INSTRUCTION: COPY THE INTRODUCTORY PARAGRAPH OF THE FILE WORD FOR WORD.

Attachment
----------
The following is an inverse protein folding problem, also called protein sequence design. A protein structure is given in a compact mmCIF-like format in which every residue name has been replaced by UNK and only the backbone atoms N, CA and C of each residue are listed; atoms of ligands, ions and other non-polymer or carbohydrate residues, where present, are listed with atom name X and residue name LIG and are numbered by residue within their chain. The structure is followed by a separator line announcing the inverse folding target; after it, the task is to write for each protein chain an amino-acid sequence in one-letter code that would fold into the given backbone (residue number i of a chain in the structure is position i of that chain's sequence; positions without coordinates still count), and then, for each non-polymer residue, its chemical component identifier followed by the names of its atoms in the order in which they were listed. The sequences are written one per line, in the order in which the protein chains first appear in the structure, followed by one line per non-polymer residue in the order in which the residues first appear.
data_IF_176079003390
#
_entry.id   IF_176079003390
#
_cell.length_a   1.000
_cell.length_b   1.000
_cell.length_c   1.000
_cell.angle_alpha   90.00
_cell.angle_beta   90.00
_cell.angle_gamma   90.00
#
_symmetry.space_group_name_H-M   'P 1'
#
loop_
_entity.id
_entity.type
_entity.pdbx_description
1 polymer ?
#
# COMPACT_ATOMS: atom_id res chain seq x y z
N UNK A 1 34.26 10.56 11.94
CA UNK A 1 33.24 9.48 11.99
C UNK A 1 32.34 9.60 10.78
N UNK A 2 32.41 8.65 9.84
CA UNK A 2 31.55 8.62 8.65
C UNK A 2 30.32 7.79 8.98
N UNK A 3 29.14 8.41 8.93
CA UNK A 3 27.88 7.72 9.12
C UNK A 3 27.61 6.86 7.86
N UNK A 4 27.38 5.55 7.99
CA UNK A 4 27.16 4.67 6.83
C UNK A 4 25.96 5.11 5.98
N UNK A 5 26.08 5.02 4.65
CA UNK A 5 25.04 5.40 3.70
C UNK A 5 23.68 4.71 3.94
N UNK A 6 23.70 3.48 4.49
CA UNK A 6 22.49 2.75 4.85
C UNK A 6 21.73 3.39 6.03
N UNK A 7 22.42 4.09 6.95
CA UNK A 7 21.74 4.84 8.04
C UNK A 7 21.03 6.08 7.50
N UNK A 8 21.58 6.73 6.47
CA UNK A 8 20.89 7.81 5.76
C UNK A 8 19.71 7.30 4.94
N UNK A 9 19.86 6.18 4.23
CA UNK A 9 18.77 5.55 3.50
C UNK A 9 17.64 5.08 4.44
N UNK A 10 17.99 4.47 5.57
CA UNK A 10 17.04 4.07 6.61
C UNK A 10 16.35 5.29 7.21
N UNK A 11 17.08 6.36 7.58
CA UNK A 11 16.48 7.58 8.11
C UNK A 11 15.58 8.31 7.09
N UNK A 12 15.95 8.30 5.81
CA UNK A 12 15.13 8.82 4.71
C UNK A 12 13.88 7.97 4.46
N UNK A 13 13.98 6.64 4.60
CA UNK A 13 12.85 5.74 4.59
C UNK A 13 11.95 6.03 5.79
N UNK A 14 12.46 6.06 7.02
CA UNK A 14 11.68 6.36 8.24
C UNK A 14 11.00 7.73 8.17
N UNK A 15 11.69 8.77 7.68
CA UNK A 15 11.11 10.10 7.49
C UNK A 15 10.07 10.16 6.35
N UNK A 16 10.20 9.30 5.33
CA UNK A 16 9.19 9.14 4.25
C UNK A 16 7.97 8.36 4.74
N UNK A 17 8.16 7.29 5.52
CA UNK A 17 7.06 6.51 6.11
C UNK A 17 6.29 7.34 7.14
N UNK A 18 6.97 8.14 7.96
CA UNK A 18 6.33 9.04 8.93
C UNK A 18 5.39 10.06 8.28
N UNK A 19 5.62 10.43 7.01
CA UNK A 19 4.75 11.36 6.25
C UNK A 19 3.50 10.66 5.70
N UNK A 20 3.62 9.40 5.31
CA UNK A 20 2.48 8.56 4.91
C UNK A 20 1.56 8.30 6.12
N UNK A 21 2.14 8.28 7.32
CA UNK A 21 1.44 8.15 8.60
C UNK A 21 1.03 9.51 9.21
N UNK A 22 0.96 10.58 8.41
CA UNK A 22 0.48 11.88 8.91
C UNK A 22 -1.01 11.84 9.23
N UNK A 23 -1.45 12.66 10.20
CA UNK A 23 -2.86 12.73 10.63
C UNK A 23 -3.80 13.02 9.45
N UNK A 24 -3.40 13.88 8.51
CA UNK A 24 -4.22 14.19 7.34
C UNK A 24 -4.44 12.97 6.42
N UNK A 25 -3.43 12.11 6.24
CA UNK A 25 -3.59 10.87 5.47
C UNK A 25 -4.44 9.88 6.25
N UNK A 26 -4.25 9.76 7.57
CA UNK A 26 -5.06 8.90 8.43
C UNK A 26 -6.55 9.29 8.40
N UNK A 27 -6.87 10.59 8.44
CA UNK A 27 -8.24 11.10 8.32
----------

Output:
The following is an inverse protein folding problem, also called protein sequence design. A protein structure is given in a compact mmCIF-like format in which every residue name has been replaced by UNK and only the backbone atoms N, CA and C of each residue are listed; atoms of ligands, ions and other non-polymer or carbohydrate residues, where present, are listed with atom name X and residue name LIG and are numbered by residue within their chain. The structure is followed by a separator line announcing the inverse folding target; after it, the task is to write for each protein chain an amino-acid sequence in one-letter code that would fold into the given backbone (residue number i of a chain in the structure is position i of that chain's sequence; positions without coordinates still count), and then, for each non-polymer residue, its chemical component identifier followed by the names of its atoms in the order in which they were listed. The sequences are written one per line, in the order in which the protein chains first appear in the structure, followed by one line per non-polymer residue in the order in which the residues first appear.